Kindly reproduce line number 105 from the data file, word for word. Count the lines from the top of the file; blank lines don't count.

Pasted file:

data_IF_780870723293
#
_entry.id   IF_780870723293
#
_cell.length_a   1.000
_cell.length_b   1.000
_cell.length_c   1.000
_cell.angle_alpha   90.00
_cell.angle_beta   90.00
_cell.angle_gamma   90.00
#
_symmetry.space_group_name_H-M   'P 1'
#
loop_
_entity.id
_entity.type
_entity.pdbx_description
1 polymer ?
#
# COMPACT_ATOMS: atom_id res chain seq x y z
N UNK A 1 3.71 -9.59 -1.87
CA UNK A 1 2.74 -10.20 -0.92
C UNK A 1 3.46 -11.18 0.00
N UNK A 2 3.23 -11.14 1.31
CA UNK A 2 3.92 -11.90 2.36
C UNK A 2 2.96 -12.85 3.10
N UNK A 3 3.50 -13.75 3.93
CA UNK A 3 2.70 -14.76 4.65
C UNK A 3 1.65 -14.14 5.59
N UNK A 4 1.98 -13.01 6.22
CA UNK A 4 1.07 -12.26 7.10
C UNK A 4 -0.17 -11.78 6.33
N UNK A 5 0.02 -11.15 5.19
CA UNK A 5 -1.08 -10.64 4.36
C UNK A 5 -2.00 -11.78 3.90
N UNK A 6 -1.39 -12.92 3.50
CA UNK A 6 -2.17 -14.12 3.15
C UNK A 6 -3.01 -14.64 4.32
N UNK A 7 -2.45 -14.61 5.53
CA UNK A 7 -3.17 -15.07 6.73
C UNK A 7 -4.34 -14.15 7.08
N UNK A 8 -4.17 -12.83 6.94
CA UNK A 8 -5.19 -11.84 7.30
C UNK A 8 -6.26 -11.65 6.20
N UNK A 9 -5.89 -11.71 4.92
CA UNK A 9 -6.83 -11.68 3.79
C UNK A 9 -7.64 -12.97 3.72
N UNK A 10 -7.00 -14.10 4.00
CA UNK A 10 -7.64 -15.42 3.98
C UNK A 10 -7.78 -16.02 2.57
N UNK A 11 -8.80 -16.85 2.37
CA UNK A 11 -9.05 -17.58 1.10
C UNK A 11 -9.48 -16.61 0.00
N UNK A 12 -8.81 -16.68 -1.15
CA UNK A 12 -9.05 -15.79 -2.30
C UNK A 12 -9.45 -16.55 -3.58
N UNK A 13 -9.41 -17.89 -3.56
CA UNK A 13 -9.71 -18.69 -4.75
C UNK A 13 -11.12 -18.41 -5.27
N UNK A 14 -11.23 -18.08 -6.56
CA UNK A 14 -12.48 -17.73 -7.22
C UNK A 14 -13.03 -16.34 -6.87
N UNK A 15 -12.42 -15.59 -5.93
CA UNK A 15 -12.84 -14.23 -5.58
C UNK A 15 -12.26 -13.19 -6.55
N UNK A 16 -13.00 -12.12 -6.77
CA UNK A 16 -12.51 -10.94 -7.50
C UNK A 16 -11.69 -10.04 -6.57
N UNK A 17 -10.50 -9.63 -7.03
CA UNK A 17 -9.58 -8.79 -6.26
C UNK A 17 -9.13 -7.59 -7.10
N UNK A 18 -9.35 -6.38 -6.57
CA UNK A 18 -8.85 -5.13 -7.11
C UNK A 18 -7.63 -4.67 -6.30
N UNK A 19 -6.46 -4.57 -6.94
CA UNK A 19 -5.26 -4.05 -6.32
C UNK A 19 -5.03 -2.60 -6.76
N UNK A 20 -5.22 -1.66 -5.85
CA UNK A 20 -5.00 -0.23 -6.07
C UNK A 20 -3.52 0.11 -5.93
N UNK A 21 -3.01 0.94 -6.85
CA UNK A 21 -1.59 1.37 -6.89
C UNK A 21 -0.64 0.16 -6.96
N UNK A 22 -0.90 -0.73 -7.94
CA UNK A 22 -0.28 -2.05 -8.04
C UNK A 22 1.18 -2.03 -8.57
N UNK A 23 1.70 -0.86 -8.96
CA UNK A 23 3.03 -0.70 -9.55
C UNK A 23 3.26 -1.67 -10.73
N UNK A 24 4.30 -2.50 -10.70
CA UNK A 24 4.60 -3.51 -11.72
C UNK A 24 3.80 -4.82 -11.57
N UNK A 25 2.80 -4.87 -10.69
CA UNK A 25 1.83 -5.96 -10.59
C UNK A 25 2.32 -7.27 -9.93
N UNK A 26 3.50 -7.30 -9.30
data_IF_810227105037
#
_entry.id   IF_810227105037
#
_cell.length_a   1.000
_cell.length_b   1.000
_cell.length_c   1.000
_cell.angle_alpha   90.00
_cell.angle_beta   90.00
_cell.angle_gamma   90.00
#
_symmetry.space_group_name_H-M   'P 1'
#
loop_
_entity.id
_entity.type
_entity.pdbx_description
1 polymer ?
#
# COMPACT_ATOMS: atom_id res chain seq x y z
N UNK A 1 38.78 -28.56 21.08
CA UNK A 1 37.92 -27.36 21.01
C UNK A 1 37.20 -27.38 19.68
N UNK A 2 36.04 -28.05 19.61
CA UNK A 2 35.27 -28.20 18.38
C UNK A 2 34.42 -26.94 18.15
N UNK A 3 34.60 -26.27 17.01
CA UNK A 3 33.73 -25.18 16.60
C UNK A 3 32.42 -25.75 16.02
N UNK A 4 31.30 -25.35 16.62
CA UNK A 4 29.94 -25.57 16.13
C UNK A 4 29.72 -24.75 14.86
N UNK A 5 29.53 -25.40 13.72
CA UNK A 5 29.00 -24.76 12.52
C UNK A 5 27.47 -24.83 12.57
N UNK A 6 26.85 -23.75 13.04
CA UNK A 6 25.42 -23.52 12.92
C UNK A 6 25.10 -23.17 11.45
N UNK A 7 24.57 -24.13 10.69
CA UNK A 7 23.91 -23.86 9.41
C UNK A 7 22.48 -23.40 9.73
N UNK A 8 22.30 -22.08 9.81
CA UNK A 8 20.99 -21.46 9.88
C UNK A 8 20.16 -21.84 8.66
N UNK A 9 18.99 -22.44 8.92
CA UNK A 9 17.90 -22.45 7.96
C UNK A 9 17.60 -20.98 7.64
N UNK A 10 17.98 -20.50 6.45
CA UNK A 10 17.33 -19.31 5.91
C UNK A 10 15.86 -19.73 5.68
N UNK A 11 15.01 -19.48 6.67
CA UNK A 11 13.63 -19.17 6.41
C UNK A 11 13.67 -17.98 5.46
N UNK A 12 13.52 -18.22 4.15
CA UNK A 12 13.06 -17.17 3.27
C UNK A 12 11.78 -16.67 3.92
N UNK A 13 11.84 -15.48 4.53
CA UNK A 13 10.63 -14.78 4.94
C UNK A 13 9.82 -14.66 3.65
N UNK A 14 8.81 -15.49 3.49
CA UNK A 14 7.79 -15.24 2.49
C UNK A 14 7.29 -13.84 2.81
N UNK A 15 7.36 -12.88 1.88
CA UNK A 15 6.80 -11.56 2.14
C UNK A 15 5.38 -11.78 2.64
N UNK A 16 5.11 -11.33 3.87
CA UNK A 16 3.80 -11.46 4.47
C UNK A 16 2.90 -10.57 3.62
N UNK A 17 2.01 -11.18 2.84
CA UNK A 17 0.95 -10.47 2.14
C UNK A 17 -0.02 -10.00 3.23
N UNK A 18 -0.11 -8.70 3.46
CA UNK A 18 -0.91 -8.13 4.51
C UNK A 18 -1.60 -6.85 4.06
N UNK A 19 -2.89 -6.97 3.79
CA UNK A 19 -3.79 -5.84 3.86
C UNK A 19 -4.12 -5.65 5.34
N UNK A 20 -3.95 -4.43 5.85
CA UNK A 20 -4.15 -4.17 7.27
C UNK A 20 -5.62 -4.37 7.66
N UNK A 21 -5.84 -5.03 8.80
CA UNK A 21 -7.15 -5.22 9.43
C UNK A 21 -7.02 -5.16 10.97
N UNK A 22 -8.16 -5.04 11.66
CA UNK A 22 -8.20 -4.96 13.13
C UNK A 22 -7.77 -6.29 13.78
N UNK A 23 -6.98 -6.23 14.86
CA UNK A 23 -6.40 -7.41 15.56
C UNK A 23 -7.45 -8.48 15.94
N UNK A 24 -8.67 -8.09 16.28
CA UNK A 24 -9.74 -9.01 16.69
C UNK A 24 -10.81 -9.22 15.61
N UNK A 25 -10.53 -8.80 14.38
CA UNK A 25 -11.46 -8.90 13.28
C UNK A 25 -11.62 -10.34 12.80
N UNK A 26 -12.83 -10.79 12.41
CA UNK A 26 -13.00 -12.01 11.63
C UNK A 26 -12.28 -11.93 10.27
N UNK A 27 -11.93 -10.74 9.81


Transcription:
_cell.angle_beta   90.00